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'appalling' Overworked, elderly and gay priests in Ireland 'treated badly by bishops', says group

Group is taking legal action on behalf of one priest on sick leave who has not been paid by his diocese for two years


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A group of priests has blasted some of the country's bishops over their treatment of overworked, elderly and in some instances gay priests.

In a statement yesterday, the Association of Catholic Priests (ACP), which represents a third of the Irish Church's priests, revealed it had resorted to legal action on behalf of one priest on sick leave who was not paid by his diocese for two years.

In another diocese, a priest who was out of ministry was not given accommodation and had to live with members of his family. According to the ACP, gay priests have been refused permission to work in parishes by some bishops.

Other concerns raised by the ACP relate to priests whose bishops commented disparagingly on their personal appearance and ministry and who were left with "their confidence undermined, and their pastoral effectiveness diminished".

The list of 11 complaints outlined by the ACP also includes priests who have been refused permission to say funeral masses for parents or close family members and priests, and priests who, despite having no accusation of abuse against them, have been forced out of the priesthood because their bishop decided it was 'the 'best thing' for them.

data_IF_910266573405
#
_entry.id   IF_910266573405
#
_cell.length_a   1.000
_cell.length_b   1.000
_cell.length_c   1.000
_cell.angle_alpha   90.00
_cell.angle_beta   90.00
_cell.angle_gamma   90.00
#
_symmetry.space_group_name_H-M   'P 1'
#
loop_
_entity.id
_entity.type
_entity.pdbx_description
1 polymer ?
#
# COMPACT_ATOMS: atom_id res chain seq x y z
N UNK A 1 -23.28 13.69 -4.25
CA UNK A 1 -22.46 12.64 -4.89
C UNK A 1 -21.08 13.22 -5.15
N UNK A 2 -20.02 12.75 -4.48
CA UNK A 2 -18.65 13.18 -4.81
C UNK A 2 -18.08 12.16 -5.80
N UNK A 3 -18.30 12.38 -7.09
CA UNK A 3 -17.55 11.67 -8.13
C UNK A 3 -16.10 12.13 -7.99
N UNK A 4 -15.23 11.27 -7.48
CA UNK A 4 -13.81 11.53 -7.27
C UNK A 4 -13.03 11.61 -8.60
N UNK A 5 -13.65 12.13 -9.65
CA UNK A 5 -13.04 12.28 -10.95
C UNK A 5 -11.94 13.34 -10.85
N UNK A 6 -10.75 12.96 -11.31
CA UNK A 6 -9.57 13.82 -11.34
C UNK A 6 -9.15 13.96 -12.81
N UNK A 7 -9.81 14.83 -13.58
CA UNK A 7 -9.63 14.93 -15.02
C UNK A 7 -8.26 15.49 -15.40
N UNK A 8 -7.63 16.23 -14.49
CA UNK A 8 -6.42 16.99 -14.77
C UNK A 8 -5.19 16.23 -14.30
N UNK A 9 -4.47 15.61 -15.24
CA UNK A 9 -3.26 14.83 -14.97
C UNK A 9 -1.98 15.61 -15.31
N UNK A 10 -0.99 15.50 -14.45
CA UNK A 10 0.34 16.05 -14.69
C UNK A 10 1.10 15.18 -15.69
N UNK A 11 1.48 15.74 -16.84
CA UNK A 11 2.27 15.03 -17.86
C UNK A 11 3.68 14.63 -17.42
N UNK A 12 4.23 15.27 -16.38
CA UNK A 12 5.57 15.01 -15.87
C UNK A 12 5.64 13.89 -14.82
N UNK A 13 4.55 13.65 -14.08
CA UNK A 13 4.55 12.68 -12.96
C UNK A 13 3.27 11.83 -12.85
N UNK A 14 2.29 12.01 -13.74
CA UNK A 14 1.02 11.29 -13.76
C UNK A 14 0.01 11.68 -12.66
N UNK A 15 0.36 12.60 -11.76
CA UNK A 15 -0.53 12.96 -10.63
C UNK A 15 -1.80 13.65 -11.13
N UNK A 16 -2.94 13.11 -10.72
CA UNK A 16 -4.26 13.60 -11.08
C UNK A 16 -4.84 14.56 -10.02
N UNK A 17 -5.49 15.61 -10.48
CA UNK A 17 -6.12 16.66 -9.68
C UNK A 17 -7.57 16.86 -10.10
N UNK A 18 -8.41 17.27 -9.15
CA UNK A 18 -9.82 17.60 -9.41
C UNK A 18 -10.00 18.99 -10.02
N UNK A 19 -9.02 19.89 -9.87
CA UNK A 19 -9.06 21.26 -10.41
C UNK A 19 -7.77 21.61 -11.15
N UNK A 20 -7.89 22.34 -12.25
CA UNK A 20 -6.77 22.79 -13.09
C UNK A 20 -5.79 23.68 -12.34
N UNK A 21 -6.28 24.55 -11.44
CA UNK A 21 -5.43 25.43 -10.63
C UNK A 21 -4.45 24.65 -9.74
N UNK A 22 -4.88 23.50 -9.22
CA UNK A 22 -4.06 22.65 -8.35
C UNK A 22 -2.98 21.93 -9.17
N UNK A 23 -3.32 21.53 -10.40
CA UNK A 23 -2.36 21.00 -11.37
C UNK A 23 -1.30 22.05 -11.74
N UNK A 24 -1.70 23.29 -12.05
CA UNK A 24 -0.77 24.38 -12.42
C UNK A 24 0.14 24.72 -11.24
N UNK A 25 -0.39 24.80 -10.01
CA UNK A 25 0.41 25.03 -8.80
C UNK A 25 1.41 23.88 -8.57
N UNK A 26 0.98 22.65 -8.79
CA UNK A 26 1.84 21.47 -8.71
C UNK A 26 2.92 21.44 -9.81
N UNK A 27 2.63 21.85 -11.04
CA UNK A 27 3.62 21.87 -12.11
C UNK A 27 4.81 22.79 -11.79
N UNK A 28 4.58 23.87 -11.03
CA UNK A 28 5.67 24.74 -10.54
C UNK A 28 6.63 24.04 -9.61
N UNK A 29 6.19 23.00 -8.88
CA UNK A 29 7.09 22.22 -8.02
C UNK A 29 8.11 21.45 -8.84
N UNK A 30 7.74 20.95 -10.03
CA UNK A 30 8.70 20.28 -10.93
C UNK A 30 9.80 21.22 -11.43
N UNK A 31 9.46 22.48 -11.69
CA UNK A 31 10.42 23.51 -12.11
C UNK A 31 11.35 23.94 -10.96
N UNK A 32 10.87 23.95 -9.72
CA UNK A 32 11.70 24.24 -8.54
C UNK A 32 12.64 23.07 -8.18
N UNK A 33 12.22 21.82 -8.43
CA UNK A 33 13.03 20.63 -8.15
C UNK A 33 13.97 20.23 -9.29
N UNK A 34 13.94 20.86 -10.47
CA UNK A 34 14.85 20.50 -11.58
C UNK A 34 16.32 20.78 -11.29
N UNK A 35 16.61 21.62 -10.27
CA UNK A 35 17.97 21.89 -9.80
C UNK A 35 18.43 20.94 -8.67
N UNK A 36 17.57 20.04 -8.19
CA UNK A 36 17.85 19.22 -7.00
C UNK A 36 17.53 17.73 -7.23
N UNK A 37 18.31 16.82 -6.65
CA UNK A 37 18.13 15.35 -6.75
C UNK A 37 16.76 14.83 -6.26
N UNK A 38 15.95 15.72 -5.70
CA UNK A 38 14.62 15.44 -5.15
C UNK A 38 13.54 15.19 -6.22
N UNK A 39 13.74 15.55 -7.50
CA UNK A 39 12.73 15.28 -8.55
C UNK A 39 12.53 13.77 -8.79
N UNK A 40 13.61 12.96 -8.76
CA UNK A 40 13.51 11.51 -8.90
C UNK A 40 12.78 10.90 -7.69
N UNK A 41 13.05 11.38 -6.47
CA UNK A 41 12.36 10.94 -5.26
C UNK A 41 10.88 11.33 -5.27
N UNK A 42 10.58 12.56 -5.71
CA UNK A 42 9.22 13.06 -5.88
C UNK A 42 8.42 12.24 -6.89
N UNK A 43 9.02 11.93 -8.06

According to the ACP, it has seen an increase in complaints from priests over their treatment by certain bishops in the Irish hierarchy.

Most of the priests are not members of the association but feel they had nowhere else to turn.

"There is a small number of bishops and archbishops who consistently represent the vast majority of complaints being received from priests and who need to be held to account for it," the ACP said.

A spokesperson said the ACP, as an association committed to supporting priests in need, is prepared to challenge bishops who fail to live up to their responsibility which is to be shepherds to their priests as well as to their people.

Fr Tim Hazelwood, of Cork, told the Herald that the ACP is calling on bishops to change the way they deal with priests.

He referred to one case he is personally acquainted with in which there was no accusation against the priest but the bishop "just wanted to get rid of the priest. He doesn't like him. It's awful. It's appalling".

"There is a culture and understanding within the priesthood that you are obedient and that you stay quiet. You are seen as a troublemaker if you say anything. So, fellows just stay quiet," the Killeagh-Inch parish priest said.

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While Fr Hazelwood acknowledged that most Irish bishops were mindful of the needs and situation of their priests, there were some bishops who gave "absolutely no support" to their priests.

"Priests in Ireland are getting older. The expectation is that they will take on extra parishes," he said.

"In the workplace, for most people, there is a union where you can go and make a complaint. We don't have that."

The bishops did not respond to a request for a comment.

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